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Swiss watchmakers are known for deft work, dedication and upholding centuries-old traditions, but Geneva isn’t exactly bursting with youthful energy.
This story first appeared in the December 3, 2007 issue of WWD. Subscribe Today.
Enter Michael Wunderman, the 32-year-old son of watch veteran Severin Wunderman, who built the Gucci watch business and sold it in 1997. Wunderman now owns Corum, a luxury Swiss watch brand he acquired in 2000 that was founded by Gaston Ries and René Bannwart 52 years ago.
The elder Wunderman, 68, is a touchstone in the fine watch industry. An innovator, he has created complicated and nontraditional timepieces, such as the Golden Bridge, in which a transparent watchcase shows the tiniest movements arranged in a linear fashion, and another watch whose dial is enameled with the image of a colorful flying dragon.
“It has changed dramatically over the last decade,” Wunderman said of the industry. “A watch used to be a gift you received at your communion. You usually kept it your whole life. Now it has become a part of fashion, a part of your lifestyle.”
And now it’s Michael Wunderman’s turn. Born in Los Angeles and schooled in London, he is president of Corum. The younger Wunderman said he always has been a watch aficionado, having worked with his father from the age of 19. Being an American in a Swiss man’s world, there are some paradigms he’s looking to shift in the watch industry.
Step one is becoming the face of his brand, rather than either celebrity representation or none at all.
“Corum is changing the closed-door policy of watch companies,” he said. “[Most companies presume] it’s more prestigious to be mysterious….In today’s market, there’s sensory overload. [Clients] want to have some sort of a connection to the brand. It’s like having a fashion designer behind the clothes.”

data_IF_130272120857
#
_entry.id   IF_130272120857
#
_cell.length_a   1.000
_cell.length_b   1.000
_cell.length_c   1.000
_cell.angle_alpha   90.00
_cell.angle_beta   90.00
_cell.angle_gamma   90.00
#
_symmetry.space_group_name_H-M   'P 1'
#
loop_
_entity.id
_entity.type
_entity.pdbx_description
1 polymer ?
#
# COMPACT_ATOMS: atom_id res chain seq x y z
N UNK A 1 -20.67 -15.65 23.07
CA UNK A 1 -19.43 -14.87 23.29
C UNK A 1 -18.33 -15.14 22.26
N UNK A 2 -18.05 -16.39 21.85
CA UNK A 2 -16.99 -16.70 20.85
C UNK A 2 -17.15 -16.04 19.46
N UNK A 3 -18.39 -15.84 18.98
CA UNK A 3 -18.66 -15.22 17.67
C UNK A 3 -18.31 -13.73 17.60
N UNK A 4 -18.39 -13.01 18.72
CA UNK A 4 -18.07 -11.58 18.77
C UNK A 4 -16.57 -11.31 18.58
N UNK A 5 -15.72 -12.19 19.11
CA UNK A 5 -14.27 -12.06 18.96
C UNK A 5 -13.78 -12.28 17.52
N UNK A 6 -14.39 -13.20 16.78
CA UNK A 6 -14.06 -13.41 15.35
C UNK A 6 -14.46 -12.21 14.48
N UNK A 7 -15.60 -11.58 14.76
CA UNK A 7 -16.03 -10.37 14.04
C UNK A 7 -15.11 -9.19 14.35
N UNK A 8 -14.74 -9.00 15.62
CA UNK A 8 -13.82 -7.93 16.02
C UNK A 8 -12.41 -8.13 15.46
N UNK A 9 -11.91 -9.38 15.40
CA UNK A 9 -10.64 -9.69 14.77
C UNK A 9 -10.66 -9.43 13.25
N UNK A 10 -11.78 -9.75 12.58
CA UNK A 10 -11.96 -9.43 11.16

The company’s latest advertising campaign features Wunderman and shows him either getting off a private jet with a Porsche waiting on the tarmac or enjoying the good life at a French château. The campaign’s tag line is “Unlock and conquer,” referencing the Corum logo of a key.
Seeking to tap into diverse and growing markets, Wunderman this year agreed to designate Corum as the official watch and jewelry sponsor of the World Series of Poker. The brand is making a special edition watch series for the event.
Getting Corum aligned with the green movement is also on his to-do list.
“Manufacturers need to take responsibility for their actions,” he said.
Then there’s the product.
“I’m very much involved in design,” Wunderman said. “It’s my biggest passion…getting that design idea down and finding the balance where the case has to fit well with the crown and the buckle.”
The company relaunched the Romulus watch that first bowed in 1966. It is one of the brand’s most iconic watches, with Roman numerals as markers on the bezel.
Another favorite style of Wunderman’s is the Tides watch in which the watchcase is made of titanium fused with rubber, making it shock-resistant and lightweight.
Limited edition and superluxurious timepieces are also growing categories for the company.
“It’s about having the reputation of exclusivity,” he said. “You want the product to have an air of prestige.”
With that, the brand has created three Tourbillon Billionaire watches, each of which costs $1 million and is coated in diamonds. A lower-priced version costs $400,000.
Wunderman is also consolidating wholesale distribution. The brand is sold in 1,000 doors worldwide, including Tourneau and Neiman Marcus in the U.S. By 2009, Wunderman plans to whittle that to 750.
“I want people who best understand watchmaking,” he said.